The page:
I was using a Werner Tybee FG 215 for some time. It's reasonably light, reliable, and has worn well.
About 6 months ago I bought a Shuna Bent 210 (carbon shaft, glass blade). I've used it training on the river a lot, plus a few sea and lake trips. I chose the size using the guide on Werner's web site - I'm 5'10" and I found it better for high angle than the Tybee (at 215).
What I like about it:
1. The two piece design is a brilliant piece of engineering. No messing with keys or bulky clips. I really cannot tell I am using a two piece paddle because the connection is that good. It allows you to easily vary the feather to cope with wind conditions. Air pressure difference in the shaft can occasionally make it difficult to separate the parts - rotate it to free because it won't pull apart!
2. When I first used it I noticed how little it weighed. This has to reduce fatigue in the hands and arms. It is easy to speed up the stroke for a sprint. The weight feels little different whether I use high or low angle.
3. The blade design suits my style. It grips the water and I get no energy wasted though blade slip or flutter. I feel an occasional flutter under hard acceleration, but only if I exceed the blade's ability to grip. I can use a high or low angle stroke. The blade always feels reassuringly planted.
4. The shaft diameter is the same as my Tybee but the Shuna just feels more comfortable to hold. It feels a bigger diameter in the hand and the carbon is smooth and warm. It just feels good to hold. The bent shape and indexing make it easy to find your grip.
It took a while to get used to the bent shaft - but once I'd relaxed into the difference, it behaved exactly as a straight. I noticed on a recent long distance lake trip my average speed on the GPS was the same at the end as at the start. I put this down to the ergonomics of the paddle - I felt tired as if I should be travelling slower but I wasn't. I had no wrist ache so I'm sure the bent shaft made a difference.
My Tybee FG is a two-piece with the same ferrule connection - it's a good paddle for 1/3 the price - I pack it now as the spare.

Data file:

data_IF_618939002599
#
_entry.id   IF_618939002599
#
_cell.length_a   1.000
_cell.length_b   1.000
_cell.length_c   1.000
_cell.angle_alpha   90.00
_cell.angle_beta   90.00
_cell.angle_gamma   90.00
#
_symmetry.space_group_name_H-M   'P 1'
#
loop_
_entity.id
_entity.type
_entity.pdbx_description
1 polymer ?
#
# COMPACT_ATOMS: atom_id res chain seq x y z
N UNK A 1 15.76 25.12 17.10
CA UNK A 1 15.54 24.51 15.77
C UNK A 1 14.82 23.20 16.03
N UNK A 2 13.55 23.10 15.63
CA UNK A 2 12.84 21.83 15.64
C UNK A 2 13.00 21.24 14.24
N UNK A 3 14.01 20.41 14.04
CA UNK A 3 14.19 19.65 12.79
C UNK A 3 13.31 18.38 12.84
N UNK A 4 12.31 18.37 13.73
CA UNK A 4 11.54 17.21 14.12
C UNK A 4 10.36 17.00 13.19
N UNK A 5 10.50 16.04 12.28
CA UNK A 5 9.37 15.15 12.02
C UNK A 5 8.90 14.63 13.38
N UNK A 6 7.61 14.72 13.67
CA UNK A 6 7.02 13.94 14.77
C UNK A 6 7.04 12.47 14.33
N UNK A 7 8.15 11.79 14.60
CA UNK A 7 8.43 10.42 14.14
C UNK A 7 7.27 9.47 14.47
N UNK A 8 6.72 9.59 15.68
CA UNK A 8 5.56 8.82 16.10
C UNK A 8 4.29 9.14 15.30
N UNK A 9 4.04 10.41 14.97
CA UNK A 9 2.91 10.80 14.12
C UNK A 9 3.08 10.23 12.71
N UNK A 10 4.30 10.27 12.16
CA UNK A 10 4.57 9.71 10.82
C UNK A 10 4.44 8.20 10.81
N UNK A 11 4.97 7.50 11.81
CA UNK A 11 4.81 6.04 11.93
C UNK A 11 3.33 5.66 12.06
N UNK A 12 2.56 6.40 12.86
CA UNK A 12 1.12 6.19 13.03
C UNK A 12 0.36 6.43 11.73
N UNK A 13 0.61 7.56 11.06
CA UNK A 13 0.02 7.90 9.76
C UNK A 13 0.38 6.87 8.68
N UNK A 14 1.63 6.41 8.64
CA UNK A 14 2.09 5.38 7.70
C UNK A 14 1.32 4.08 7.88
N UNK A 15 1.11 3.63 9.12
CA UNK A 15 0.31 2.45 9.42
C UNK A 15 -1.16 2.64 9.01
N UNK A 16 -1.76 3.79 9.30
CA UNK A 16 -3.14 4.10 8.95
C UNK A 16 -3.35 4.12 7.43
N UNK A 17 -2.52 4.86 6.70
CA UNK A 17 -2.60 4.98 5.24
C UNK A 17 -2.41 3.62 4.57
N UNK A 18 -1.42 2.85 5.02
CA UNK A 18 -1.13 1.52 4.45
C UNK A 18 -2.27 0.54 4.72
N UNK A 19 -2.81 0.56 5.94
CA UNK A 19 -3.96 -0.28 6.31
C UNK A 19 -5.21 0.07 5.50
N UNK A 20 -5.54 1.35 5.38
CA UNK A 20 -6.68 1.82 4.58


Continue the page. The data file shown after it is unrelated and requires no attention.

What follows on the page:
Baffin Swamp Buggy's are 3/4 height, rugged water boots. I use them in my sea kayak; they have a wide fitting so they are all-day comfortable, plus give you stability and grip walking on rocks and uneven surfaces. They drain almost instantly; dry quickly and are easy to keep clean. And the cord and toggle fastening is more convenient than laces.
I wear fleece socks under dry-suit socks which is all quite bulky, so buy large. I'm normally UK size 8 (42), so I bought a 9 (43) - which was a good fit.
My first boat since returning to paddling 2 years ago. Owned for about 18 months. I'm an intermediate paddler (UK 3 star). I bought it new on the basis of reviews.
I use the boat for training on flat water and for club day-trips on the sea. I'm a sport-junky so it's seen a lot of use.
This boat is stable and confidence-inspiring, which was good for me at first as I came back into the sport. But it's not a beginner boat - it has some P&H design features which means it's capable of growing with you as you develop skills. In particular I'd mention:
1. Turning and manoeuvreing is amazing. Even on a moderate edge the stern comes round fast, skimming the water. Brilliant fun playing in rocks and caves - it keeps calling to you to make another turn;
2. This secondary stability gives you confidence and so helps develop technique;
3. I can cruise all day averaging 3.8 knots - so it's fast enough through the water for most situations. But it's not 'tracking on rails' - I had to re-learn technique to keep the keel in the water;
4. At 25 kilos and 14' it's no problem loading/ unloading single-handed.
I am 5' 10" and 68 kilos. I've added hip pads and extra foam to the thigh braces. It's now a snug fit, but still room enough to get legs in from a seated position. Venture now sell a low volume version of the boat which I think may have suited my size better.
It's not the cheapest of boats in this category. But what you get is good quality materials and fitting and of course the P&H design.
I'm thinking about buying a new boat now - but to be honest I struggle to think of a reason why I need one. Which I think says a lot for the Islay.